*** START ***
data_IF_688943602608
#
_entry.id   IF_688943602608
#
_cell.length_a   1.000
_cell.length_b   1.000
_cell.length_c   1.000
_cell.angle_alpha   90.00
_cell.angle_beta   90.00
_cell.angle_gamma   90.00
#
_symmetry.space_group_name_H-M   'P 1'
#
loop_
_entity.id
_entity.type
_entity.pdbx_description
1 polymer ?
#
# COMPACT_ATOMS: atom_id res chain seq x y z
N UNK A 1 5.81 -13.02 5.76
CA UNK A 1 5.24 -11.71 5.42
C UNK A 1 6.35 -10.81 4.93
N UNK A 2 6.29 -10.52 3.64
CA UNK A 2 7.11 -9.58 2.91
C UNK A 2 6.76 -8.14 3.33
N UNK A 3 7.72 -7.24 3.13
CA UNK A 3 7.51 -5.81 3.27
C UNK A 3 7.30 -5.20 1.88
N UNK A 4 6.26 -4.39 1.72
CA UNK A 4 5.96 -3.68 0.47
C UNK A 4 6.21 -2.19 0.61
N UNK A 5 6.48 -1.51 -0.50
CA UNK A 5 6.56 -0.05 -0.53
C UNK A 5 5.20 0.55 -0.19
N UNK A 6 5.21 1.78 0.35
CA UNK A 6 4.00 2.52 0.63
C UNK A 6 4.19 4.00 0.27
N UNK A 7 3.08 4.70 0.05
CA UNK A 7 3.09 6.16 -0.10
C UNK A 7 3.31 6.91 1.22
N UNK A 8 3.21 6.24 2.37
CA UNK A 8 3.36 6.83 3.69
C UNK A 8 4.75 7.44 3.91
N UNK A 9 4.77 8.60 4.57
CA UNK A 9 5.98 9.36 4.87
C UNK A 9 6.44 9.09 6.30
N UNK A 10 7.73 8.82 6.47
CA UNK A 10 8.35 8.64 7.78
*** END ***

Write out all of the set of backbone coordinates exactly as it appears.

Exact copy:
data_IF_688943602608
#
_entry.id   IF_688943602608
#
_cell.length_a   1.000
_cell.length_b   1.000
_cell.length_c   1.000
_cell.angle_alpha   90.00
_cell.angle_beta   90.00
_cell.angle_gamma   90.00
#
_symmetry.space_group_name_H-M   'P 1'
#
loop_
_entity.id
_entity.type
_entity.pdbx_description
1 polymer ?
#
# COMPACT_ATOMS: atom_id res chain seq x y z
N UNK A 1 5.81 -13.02 5.76
CA UNK A 1 5.24 -11.71 5.42
C UNK A 1 6.35 -10.81 4.93
N UNK A 2 6.29 -10.52 3.64
CA UNK A 2 7.11 -9.58 2.91
C UNK A 2 6.76 -8.14 3.33
N UNK A 3 7.72 -7.24 3.13
CA UNK A 3 7.51 -5.81 3.27
C UNK A 3 7.30 -5.20 1.88
N UNK A 4 6.26 -4.39 1.72
CA UNK A 4 5.96 -3.68 0.47
C UNK A 4 6.21 -2.19 0.61
N UNK A 5 6.48 -1.51 -0.50
CA UNK A 5 6.56 -0.05 -0.53
C UNK A 5 5.20 0.55 -0.19
N UNK A 6 5.21 1.78 0.35
CA UNK A 6 4.00 2.52 0.63
C UNK A 6 4.19 4.00 0.27
N UNK A 7 3.08 4.70 0.05
CA UNK A 7 3.09 6.16 -0.10
C UNK A 7 3.31 6.91 1.22
N UNK A 8 3.21 6.24 2.37
CA UNK A 8 3.36 6.83 3.69
C UNK A 8 4.75 7.44 3.91
N UNK A 9 4.77 8.60 4.57
CA UNK A 9 5.98 9.36 4.87
C UNK A 9 6.44 9.09 6.30
N UNK A 10 7.73 8.82 6.47
CA UNK A 10 8.35 8.64 7.78